Jacques Chirac is muttering about nuclear strikes in response to any terrorist attack on France or French interests, with the remarks seemingly directed at Iran.
Jacques Chirac says France is prepared to launch a nuclear strike against any country that sponsors a terrorist attack against French interests.

The French President said the country's nuclear arsenal is capable of making a tactical strike in retaliation for terrorism.

"The leaders of states who would use terrorist means against us, as well as those who would envisage using … weapons of mass destruction, must understand that they would lay themselves open to a firm and fitting response on our part," he said during a visit to a nuclear submarine base in Brittany. "This response could be a conventional one. It could also be of a different kind."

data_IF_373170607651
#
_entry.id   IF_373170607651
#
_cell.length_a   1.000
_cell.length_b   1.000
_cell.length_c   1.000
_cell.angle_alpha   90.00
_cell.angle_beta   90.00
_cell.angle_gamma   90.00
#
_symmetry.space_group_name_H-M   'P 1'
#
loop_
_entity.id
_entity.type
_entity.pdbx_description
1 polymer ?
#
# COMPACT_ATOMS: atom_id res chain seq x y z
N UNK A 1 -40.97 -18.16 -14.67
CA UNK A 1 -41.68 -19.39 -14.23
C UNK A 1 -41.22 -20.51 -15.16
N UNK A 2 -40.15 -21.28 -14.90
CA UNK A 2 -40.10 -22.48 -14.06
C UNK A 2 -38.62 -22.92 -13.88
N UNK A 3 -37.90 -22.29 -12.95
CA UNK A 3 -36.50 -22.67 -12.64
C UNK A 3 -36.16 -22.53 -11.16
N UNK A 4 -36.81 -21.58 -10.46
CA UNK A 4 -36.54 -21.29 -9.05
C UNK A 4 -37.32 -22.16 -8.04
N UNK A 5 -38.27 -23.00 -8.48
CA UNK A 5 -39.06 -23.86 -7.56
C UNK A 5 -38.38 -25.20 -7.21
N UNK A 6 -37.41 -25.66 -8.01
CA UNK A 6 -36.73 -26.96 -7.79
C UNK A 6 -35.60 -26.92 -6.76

Mr Chirac said his country had reduced the number of nuclear warheads on some missiles deployed on France's four nuclear submarines in order to target specific points rather than risk wide-scale destruction.

"Against a regional power, our choice is not between inaction and destruction," he said. "The flexibility and reaction of our strategic forces allow us to respond directly against the centres of power … All of our nuclear forces have been configured in this spirit."

At the same time he condemned "the temptation by certain countries to obtain nuclear capabilities in contravention of treaties".


Batten down the hatches.